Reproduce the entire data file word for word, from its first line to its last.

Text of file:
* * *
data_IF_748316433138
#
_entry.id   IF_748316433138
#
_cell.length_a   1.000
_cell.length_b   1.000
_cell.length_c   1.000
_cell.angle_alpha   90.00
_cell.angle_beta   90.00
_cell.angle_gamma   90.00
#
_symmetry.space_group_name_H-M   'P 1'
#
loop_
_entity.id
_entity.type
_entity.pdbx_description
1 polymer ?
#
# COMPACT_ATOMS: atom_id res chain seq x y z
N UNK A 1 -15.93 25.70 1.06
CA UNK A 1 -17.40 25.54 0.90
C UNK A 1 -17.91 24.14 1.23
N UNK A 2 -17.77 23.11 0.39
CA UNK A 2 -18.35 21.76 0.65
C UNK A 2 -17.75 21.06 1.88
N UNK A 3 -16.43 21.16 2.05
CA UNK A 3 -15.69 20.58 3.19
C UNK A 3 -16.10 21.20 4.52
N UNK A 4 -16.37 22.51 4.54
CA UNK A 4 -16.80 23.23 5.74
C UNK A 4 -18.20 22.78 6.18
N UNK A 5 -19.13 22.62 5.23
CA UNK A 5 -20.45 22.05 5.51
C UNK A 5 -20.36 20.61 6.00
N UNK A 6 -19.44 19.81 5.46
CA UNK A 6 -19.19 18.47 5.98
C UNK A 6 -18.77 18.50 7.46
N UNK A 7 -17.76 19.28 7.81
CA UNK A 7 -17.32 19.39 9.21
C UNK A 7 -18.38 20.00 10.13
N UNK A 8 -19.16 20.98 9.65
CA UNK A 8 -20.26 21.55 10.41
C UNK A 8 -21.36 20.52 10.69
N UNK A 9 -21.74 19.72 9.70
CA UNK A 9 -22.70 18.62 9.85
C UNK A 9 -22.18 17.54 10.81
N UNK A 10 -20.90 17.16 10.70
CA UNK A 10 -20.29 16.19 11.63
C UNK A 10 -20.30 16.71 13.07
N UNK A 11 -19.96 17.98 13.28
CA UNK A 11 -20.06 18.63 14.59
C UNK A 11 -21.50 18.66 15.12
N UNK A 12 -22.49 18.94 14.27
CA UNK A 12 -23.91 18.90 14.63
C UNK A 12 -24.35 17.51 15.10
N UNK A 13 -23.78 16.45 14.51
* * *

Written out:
data_IF_748316433138
#
_entry.id   IF_748316433138
#
_cell.length_a   1.000
_cell.length_b   1.000
_cell.length_c   1.000
_cell.angle_alpha   90.00
_cell.angle_beta   90.00
_cell.angle_gamma   90.00
#
_symmetry.space_group_name_H-M   'P 1'
#
loop_
_entity.id
_entity.type
_entity.pdbx_description
1 polymer ?
#
# COMPACT_ATOMS: atom_id res chain seq x y z
N UNK A 1 -15.93 25.70 1.06
CA UNK A 1 -17.40 25.54 0.90
C UNK A 1 -17.91 24.14 1.23
N UNK A 2 -17.77 23.11 0.39
CA UNK A 2 -18.35 21.76 0.65
C UNK A 2 -17.75 21.06 1.88
N UNK A 3 -16.43 21.16 2.05
CA UNK A 3 -15.69 20.58 3.19
C UNK A 3 -16.10 21.20 4.52
N UNK A 4 -16.37 22.51 4.54
CA UNK A 4 -16.80 23.23 5.74
C UNK A 4 -18.20 22.78 6.18
N UNK A 5 -19.13 22.62 5.23
CA UNK A 5 -20.45 22.05 5.51
C UNK A 5 -20.36 20.61 6.00
N UNK A 6 -19.44 19.81 5.46
CA UNK A 6 -19.19 18.47 5.98
C UNK A 6 -18.77 18.50 7.46
N UNK A 7 -17.76 19.28 7.81
CA UNK A 7 -17.32 19.39 9.21
C UNK A 7 -18.38 20.00 10.13
N UNK A 8 -19.16 20.98 9.65
CA UNK A 8 -20.26 21.55 10.41
C UNK A 8 -21.36 20.52 10.69
N UNK A 9 -21.74 19.72 9.70
CA UNK A 9 -22.70 18.62 9.85
C UNK A 9 -22.18 17.54 10.81
N UNK A 10 -20.90 17.16 10.70
CA UNK A 10 -20.29 16.19 11.63
C UNK A 10 -20.30 16.71 13.07
N UNK A 11 -19.96 17.98 13.28
CA UNK A 11 -20.06 18.63 14.59
C UNK A 11 -21.50 18.66 15.12
N UNK A 12 -22.49 18.94 14.27
CA UNK A 12 -23.91 18.90 14.63
C UNK A 12 -24.35 17.51 15.10
N UNK A 13 -23.78 16.45 14.51